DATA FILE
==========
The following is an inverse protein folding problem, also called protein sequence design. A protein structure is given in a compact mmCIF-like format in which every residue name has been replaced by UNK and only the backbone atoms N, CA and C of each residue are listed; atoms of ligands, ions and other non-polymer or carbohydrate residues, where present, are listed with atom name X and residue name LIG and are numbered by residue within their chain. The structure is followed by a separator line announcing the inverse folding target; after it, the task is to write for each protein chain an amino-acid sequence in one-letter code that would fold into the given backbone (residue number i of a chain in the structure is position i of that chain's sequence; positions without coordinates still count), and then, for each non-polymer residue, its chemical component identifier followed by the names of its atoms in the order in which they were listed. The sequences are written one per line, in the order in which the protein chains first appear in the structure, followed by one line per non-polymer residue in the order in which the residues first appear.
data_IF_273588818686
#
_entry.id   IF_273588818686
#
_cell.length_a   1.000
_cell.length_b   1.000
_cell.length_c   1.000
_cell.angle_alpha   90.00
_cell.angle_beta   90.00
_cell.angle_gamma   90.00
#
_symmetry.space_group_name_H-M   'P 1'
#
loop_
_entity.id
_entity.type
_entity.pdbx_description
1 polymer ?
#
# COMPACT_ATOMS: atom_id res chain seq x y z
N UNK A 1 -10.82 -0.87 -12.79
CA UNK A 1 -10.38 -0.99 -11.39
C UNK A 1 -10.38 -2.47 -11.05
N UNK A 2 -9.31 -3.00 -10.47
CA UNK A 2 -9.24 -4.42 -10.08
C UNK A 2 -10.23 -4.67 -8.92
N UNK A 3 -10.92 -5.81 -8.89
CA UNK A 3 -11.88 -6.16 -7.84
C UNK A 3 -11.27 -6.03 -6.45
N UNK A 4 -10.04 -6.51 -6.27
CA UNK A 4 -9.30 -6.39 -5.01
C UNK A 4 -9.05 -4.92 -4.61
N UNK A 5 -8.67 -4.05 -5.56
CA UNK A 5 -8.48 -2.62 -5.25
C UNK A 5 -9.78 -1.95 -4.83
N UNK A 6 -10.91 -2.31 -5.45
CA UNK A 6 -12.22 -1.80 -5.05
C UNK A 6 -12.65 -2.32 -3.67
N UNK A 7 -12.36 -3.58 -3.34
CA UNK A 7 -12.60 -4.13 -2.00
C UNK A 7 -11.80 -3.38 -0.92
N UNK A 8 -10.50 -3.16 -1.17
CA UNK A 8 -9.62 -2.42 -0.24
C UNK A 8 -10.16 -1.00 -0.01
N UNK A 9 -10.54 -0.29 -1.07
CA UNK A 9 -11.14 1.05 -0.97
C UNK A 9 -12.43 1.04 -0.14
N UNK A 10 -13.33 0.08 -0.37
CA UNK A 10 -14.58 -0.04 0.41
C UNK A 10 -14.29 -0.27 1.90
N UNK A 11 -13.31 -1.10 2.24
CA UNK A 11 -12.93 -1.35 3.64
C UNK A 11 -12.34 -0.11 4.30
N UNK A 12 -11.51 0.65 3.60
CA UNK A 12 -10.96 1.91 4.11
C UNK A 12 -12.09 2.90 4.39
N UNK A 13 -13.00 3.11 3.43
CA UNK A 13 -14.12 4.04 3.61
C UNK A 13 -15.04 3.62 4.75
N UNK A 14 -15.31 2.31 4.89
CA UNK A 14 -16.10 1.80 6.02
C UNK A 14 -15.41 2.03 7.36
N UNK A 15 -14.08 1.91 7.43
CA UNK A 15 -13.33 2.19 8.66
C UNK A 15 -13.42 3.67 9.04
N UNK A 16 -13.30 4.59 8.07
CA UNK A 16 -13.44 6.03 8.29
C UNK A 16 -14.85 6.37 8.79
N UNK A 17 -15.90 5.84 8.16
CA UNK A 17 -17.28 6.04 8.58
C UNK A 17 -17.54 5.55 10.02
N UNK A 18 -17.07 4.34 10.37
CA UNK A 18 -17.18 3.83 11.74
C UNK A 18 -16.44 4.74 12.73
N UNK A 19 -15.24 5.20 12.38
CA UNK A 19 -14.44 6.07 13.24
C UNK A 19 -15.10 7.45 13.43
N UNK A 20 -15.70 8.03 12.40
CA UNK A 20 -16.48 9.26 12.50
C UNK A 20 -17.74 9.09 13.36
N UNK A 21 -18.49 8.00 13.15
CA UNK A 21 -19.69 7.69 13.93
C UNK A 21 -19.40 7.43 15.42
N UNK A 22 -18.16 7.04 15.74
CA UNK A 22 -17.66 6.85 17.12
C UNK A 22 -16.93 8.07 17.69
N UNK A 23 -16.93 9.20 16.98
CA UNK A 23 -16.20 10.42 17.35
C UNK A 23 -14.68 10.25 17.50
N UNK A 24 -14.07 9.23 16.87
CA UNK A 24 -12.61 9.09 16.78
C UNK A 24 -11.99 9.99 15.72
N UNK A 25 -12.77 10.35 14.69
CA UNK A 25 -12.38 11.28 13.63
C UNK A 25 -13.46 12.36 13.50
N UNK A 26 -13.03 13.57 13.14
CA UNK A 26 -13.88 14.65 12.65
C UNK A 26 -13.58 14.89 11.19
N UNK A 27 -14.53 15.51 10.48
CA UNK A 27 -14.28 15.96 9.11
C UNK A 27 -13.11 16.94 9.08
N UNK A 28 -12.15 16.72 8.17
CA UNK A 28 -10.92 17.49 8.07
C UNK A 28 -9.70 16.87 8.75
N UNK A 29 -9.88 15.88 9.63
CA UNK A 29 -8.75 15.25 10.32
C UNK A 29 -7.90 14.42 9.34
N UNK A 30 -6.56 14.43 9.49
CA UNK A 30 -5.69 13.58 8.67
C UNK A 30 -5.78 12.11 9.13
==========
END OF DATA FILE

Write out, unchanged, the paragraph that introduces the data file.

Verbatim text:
The following is an inverse protein folding problem, also called protein sequence design. A protein structure is given in a compact mmCIF-like format in which every residue name has been replaced by UNK and only the backbone atoms N, CA and C of each residue are listed; atoms of ligands, ions and other non-polymer or carbohydrate residues, where present, are listed with atom name X and residue name LIG and are numbered by residue within their chain. The structure is followed by a separator line announcing the inverse folding target; after it, the task is to write for each protein chain an amino-acid sequence in one-letter code that would fold into the given backbone (residue number i of a chain in the structure is position i of that chain's sequence; positions without coordinates still count), and then, for each non-polymer residue, its chemical component identifier followed by the names of its atoms in the order in which they were listed. The sequences are written one per line, in the order in which the protein chains first appear in the structure, followed by one line per non-polymer residue in the order in which the residues first appear.